NNAMDIGot to take a short break. Frank, thank you for your call. You, too, can call us at 800-433-8850. Any questions you want to ask a CIA lawyer? Now's your chance. 800-433-8850. You can send us a tweet at Kojoshow or email to Kojo@WAMU.org. Or you can simply go to our website, Kojoshow.org, and join the conversation there. I'm Kojo Nnamdi.
NNAMDIWelcome back to our conversation with John Rizzo. He has a new book, a memoir, called "Company Man: Thirty Years of Controversy and Crisis in the CIA," where he worked as a lawyer for 34 years. During the last 7, John Rizzo acted as the agency's chief legal officer. You can call us at 800-433-8850. Among the list of interrogation techniques that you reviewed in the period following 9/11, you mentioned that one was too brutal for the Justice Department to accept. But the CIA didn't allow you to go into further detail.
NNAMDIWhat would this book look like if it never went to the CIA for prepublication reviews?
RIZZOWell, I mean, it would have...
NNAMDIWe didn't know what that was.
RIZZOYeah. Well, all former CIA officials -- employees who write books about their work or their careers -- you know, we are all obligated -- we sign an agreement when we enter the CIA, we have to submit all our writings to the agency, to a publications review board there. So I did that with this manuscript. I had a certain advantage in that, when I was at the CIA, I actually crafted the rules for publication review. So I had a fairly strong familiarity with what...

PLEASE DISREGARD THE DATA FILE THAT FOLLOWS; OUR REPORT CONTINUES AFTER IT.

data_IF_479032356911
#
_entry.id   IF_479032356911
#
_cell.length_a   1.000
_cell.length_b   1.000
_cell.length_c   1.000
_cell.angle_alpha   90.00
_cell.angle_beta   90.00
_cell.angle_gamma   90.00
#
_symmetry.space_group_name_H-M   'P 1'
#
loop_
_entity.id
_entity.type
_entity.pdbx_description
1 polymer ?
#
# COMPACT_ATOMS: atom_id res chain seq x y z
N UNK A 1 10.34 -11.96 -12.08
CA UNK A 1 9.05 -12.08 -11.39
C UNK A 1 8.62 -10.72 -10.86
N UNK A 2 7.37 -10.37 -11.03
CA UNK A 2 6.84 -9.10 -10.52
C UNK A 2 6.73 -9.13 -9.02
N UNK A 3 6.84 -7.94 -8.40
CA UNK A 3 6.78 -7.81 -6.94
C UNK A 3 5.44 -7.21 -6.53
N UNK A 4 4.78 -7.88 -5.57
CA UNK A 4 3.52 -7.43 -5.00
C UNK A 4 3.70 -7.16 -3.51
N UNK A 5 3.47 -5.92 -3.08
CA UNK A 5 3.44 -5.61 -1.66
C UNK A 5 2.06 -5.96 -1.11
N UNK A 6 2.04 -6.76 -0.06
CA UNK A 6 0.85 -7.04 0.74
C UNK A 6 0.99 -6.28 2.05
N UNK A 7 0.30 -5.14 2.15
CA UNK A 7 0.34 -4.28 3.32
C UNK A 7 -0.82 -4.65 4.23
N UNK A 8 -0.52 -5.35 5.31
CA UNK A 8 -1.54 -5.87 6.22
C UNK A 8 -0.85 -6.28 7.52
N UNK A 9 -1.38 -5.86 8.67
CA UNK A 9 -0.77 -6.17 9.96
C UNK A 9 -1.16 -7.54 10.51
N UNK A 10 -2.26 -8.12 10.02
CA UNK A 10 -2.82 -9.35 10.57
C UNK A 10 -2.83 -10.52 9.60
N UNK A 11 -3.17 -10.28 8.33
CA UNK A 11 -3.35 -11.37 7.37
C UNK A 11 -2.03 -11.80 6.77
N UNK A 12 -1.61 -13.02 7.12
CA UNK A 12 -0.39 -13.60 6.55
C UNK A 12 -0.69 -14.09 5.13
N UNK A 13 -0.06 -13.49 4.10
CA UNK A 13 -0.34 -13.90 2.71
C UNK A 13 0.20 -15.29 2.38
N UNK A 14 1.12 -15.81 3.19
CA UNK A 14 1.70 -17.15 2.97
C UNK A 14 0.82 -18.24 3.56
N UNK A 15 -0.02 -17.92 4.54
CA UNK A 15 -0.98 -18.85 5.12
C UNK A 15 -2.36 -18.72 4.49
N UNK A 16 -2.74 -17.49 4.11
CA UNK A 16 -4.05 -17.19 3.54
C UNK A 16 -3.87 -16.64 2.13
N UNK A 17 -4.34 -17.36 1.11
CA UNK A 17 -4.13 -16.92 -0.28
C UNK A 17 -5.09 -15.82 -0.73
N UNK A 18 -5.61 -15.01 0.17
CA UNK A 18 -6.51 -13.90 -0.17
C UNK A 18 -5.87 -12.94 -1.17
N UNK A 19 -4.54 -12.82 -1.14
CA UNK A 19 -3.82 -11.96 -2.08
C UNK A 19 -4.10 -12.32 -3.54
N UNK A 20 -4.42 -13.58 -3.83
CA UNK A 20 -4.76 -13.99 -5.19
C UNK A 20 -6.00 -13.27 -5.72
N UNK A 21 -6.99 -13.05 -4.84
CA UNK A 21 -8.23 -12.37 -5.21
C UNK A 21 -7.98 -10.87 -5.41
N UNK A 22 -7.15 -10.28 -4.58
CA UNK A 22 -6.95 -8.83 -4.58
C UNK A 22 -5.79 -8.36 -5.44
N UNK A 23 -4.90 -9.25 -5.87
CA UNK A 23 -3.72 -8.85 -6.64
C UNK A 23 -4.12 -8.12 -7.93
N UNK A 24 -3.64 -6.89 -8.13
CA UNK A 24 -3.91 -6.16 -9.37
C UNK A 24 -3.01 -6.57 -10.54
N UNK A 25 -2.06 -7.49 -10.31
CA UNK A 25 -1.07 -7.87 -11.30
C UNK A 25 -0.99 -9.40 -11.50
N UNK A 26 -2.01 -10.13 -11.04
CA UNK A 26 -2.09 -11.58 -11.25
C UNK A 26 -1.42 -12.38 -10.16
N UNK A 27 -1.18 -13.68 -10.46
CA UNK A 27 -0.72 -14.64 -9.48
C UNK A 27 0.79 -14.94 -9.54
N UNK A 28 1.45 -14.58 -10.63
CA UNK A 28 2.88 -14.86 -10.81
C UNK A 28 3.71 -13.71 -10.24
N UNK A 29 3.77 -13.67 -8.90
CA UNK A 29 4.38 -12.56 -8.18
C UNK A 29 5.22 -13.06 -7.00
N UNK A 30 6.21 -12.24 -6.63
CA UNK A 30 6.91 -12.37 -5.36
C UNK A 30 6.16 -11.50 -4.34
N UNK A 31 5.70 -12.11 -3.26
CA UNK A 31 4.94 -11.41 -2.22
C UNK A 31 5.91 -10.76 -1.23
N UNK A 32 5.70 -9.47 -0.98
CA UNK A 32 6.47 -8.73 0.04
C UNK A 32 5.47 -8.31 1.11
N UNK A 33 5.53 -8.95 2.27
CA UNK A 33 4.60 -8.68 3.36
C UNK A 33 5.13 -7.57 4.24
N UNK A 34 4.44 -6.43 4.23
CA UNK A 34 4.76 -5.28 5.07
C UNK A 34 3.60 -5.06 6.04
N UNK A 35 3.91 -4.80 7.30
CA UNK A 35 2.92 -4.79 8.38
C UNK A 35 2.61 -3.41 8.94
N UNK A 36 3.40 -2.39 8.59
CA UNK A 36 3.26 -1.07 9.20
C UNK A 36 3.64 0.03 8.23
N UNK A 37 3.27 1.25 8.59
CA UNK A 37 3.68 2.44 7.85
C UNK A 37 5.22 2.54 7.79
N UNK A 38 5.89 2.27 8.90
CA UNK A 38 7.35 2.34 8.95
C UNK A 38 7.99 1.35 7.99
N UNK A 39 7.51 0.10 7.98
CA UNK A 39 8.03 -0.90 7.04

NNAMDIYou have a hand in your modeling.
RIZZOYeah, with where the lines were. So, and I wrote, you know, I wasn't interested in, you know, just getting into a huge battle. So I wrote -- when I was writing the manuscript, I was mindful of where the lines were. A few places I thought I'd push it a little bit, see what happened. But, you know, the CIA, they were very fair with me. I mean I -- what was finally published, I'd say was 90, 95 percent of what I had originally written.
NNAMDIThe tone of your book is extremely candid. But, if a reader buys this book hoping that you'll be divulging all of the agency's secrets, he or she might walk away disappointed. What do you hope the public will learn from your story anyway? I'll tell you what I learned. I learned a little bit more about process than I knew before, which was one of the reasons I was interested in the book. What was the process by which these decisions were handed down?
NNAMDIThe other thing I learned is that, while that process did not apparently include the then President George W. Bush, in his own accounting of it, in his own book, he said that he was informed every step of the way. And you, being a part of the process, says no way could he have been informed every step of the way. Here is a guy standing up for a policy that he may not have been intimately involved in, because, well, he's just that kind of guy. He's a standup guy.
RIZZOYeah, that's what I called him. It was -- yeah, it's remarkable to me because, having served in the CIA so long, you know, I was able to observe a number of different presidents and a number of different White Houses and, you know, there would be a tendency from time-to-time for the White House or even a president, himself, to always try to distance themselves from what the CIA was doing, even if they were doing what that particular president or White House was authorizing them to do.